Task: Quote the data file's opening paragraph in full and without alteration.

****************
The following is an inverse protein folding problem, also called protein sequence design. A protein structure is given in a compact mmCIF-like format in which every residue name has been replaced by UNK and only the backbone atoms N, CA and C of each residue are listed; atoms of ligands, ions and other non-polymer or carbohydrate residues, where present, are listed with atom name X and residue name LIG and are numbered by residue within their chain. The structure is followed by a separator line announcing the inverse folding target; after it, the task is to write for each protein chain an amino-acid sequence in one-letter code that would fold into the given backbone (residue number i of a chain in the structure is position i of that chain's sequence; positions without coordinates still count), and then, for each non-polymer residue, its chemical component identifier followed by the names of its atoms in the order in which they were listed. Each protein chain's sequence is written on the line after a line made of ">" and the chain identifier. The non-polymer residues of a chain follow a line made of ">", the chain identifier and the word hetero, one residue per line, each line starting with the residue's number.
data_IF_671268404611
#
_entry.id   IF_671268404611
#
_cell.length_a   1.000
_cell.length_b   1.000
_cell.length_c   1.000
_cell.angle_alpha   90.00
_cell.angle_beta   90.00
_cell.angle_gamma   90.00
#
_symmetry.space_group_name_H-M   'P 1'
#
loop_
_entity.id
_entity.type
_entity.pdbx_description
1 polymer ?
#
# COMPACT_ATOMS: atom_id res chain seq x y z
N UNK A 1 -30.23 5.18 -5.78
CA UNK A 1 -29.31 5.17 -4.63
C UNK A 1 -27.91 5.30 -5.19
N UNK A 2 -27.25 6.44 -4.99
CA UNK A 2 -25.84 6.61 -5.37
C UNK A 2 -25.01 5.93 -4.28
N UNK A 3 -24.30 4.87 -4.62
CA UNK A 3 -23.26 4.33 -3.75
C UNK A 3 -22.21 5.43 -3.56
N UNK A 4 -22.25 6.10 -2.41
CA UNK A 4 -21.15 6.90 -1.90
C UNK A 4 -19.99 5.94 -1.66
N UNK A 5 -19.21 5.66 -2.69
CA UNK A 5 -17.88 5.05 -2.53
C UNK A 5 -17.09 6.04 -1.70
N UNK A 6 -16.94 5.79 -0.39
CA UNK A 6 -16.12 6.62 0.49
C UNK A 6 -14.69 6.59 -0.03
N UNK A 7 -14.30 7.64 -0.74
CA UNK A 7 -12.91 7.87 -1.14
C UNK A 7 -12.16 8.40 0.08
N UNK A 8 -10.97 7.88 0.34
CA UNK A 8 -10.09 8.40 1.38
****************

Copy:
The following is an inverse protein folding problem, also called protein sequence design. A protein structure is given in a compact mmCIF-like format in which every residue name has been replaced by UNK and only the backbone atoms N, CA and C of each residue are listed; atoms of ligands, ions and other non-polymer or carbohydrate residues, where present, are listed with atom name X and residue name LIG and are numbered by residue within their chain. The structure is followed by a separator line announcing the inverse folding target; after it, the task is to write for each protein chain an amino-acid sequence in one-letter code that would fold into the given backbone (residue number i of a chain in the structure is position i of that chain's sequence; positions without coordinates still count), and then, for each non-polymer residue, its chemical component identifier followed by the names of its atoms in the order in which they were listed. Each protein chain's sequence is written on the line after a line made of ">" and the chain identifier. The non-polymer residues of a chain follow a line made of ">", the chain identifier and the word hetero, one residue per line, each line starting with the residue's number.